The museum where I work as an Interpretive Specialist was one of the first large art institutions to close in early March amidst rising COVID-19 numbers in early March. Nine months later, the U.S is facing spikes in states that were once doing well, in some cases surpassing records from months earlier. These numbers paint an ominous picture for cultural institutions that already face financial uncertainty and struggle with internal questions around equity and diversity.
As museums slowly began to reopen at limited capacity this summer, their prospects remained cloudy. In July, UNESCO and the International Council of Museums (ICOM) reported that 13% percent of museums globally could shut permanently. Other media outlets were not so optimistic about the United States’ outlook, announcing a staggering 33% estimation of closings.
During this time, many museums received relief from the first COVID relief package. These funds allowed cultural institutions worldwide to retain staff, provide digital programming, and continue to care for their collections. It’s safe to expect that these reserves have dried up, and the hopes of a second relief package are bleak.
Cultural institutions are being forced to limit their capacity by their local government and visitors’ threshold for safety. This conflict may also shine an equity spotlight on how the tickets are being distributed. Are they all for sale for a higher price, or are some held back for those who can’t afford to pay an increased admission fee? Many museums would withhold a certain number of tickets for students and other community organizations. That may no longer be the case. But how many people need to attend an exhibition for museums to break-even? Gone may be the days were visitors were packed into exhibitions such as the Metropolitan Museum of Art’s Camp: Notes on Fashion to get the most bang for their buck.
In general, museums have a low to moderate contagion risk of attending, even during a pandemic. They tend to be highly sanitized buildings with lofty rooms. Traditional artwork displays usually require no-touch policies and quiet atmospheres, limiting the risk of droplets from loud chatter. Cultural institutions have now baked in additional precautions into limiting this risk further as they reopened their doors — six feet distance markers, increased cleaning practices, and timed online ticketing are just a few examples.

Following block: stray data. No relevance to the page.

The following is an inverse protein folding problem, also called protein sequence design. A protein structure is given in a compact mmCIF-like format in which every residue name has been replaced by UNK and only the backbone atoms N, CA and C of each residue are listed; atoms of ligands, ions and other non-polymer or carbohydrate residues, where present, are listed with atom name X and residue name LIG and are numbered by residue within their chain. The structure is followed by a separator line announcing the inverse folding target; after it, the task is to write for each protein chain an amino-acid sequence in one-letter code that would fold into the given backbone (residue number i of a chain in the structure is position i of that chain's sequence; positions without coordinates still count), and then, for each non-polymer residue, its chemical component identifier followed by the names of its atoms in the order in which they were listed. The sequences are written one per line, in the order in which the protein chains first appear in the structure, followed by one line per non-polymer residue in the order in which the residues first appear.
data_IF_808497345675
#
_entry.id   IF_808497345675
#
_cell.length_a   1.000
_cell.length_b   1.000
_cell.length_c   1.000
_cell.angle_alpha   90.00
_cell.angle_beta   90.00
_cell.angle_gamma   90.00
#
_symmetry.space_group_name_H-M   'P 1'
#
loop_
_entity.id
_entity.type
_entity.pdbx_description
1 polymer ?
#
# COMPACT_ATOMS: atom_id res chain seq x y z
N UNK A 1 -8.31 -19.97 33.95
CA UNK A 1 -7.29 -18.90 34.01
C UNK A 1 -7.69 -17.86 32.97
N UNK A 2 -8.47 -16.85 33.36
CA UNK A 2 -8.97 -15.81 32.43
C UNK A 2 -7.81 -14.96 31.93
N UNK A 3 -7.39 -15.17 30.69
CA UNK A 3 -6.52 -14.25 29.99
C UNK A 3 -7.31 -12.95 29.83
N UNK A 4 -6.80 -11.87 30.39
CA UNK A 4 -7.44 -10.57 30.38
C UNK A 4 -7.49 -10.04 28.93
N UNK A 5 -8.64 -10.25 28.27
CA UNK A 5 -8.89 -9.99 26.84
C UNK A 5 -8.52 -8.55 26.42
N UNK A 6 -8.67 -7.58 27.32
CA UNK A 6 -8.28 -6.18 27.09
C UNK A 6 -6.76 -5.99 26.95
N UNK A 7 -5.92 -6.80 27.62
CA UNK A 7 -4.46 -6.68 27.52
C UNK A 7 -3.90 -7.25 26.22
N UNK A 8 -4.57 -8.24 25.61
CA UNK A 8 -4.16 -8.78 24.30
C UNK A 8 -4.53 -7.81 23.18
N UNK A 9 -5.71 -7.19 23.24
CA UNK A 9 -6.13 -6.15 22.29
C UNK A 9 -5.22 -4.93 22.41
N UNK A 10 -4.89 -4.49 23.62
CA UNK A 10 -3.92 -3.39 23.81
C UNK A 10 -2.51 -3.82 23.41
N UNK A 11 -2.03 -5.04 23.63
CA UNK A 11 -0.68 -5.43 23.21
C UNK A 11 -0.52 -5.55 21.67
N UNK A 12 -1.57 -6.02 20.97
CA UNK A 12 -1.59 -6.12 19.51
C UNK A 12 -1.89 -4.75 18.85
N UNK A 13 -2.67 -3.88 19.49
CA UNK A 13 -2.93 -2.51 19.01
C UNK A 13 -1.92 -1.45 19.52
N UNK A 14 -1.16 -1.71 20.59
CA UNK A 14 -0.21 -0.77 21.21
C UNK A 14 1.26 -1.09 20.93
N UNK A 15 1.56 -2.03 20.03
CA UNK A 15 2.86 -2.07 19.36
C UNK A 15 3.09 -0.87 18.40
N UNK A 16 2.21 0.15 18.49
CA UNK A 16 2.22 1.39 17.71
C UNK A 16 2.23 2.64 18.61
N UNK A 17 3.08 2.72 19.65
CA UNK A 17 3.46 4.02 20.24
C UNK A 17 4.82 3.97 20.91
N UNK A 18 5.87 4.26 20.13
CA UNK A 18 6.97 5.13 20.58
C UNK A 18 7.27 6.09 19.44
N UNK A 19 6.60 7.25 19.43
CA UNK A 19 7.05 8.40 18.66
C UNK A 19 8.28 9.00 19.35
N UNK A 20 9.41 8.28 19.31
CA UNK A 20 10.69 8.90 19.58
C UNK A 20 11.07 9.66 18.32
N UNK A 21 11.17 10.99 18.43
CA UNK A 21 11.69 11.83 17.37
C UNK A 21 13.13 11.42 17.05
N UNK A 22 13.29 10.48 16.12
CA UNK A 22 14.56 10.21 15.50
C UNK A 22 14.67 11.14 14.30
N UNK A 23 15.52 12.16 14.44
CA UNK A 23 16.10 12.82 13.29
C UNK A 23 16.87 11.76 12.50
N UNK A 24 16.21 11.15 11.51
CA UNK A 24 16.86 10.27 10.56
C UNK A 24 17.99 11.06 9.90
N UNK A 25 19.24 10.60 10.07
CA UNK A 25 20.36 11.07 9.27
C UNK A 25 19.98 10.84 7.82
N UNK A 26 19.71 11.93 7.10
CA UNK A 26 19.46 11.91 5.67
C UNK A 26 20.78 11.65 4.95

There are fears that museums may be forced to shutter their doors again as COVID cases continue to rise. This step would not only disrupt exhibition schedules, loans, and programming but could also jeopardize jobs for museum workers, again. In the early months of the pandemic and subsequent lockdown. The American Alliance of Museums concluded that major museums in the United States lost at least $33 million a day.
Added to museum financial woes is the simultaneous call of “Change the Museum.” The Instagram account’s tagline is “Pressuring US museums to move beyond lip service proclamations by amplifying tales of unchecked racism.” The thought-provoking account has a pulse on the heated debate worldwide, calling for museums to diversify their collections, staff, special exhibitions, and program offerings. A tall order for museums that, on average, cut 20% of their staff and are on the brink of bankruptcy.
While significant and systemic action is required for museums, the timing is difficult. Some museum workers feel they may have a false sense of security while their institutions still struggle for financial stability. Some call for deaccessioning select artworks to both acquire more diverse artists and as a means of financial survival. Traditionally, deaccessioning artwork that is not damaged, poor quality, or stolen is severely frowned upon in the museum world.
“Works of art shouldn’t be considered liquid assets to be converted into cash,” says Susan Taylor, President of the Association of Art Museum Directors. “They’re records of human creativity that are held in the public trust.” But how can they serve the public if they close their doors and there is financial support from the government or philanthropic patrons?
Many of the questions surrounding financial viability and the ethics embedded in museum “best practices” are likely to remain unanswered or even censored. While cultural institutions take on new challenges, global efforts from staff, visitors, and artists are integral to keeping museums afloat and making sure the kindled embers of change do not wane.